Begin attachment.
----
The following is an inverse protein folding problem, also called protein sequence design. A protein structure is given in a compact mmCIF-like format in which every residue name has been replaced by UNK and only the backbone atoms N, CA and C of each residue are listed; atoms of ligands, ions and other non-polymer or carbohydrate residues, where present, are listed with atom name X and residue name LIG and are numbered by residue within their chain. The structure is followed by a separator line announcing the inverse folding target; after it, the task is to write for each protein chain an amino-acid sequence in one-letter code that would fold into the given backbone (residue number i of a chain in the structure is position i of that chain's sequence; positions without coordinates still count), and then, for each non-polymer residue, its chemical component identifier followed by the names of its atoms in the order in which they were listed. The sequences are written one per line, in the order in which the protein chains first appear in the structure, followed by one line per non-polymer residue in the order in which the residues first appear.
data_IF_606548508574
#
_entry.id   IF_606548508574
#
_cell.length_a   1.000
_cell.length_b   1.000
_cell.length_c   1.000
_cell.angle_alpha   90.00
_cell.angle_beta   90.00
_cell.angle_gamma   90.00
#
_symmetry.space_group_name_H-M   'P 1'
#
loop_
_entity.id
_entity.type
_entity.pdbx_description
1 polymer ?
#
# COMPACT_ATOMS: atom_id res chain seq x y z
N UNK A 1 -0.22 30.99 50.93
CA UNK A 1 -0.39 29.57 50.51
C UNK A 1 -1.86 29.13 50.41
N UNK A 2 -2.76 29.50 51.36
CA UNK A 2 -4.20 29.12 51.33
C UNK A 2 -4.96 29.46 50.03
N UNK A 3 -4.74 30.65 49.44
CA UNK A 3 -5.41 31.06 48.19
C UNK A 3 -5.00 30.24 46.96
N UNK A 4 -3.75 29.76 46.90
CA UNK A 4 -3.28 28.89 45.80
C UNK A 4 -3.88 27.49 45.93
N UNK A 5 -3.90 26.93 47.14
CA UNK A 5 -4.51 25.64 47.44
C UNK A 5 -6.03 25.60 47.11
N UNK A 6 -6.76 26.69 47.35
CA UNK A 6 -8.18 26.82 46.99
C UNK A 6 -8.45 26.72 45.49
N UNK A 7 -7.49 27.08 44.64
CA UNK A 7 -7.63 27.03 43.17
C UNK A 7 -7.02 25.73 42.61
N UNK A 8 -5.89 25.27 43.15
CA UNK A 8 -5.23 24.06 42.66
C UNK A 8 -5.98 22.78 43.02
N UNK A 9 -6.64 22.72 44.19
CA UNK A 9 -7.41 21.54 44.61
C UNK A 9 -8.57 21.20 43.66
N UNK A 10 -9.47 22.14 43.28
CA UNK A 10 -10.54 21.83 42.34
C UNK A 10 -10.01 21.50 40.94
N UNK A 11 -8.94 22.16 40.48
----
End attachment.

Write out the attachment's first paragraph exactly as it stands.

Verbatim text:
The following is an inverse protein folding problem, also called protein sequence design. A protein structure is given in a compact mmCIF-like format in which every residue name has been replaced by UNK and only the backbone atoms N, CA and C of each residue are listed; atoms of ligands, ions and other non-polymer or carbohydrate residues, where present, are listed with atom name X and residue name LIG and are numbered by residue within their chain. The structure is followed by a separator line announcing the inverse folding target; after it, the task is to write for each protein chain an amino-acid sequence in one-letter code that would fold into the given backbone (residue number i of a chain in the structure is position i of that chain's sequence; positions without coordinates still count), and then, for each non-polymer residue, its chemical component identifier followed by the names of its atoms in the order in which they were listed. The sequences are written one per line, in the order in which the protein chains first appear in the structure, followed by one line per non-polymer residue in the order in which the residues first appear.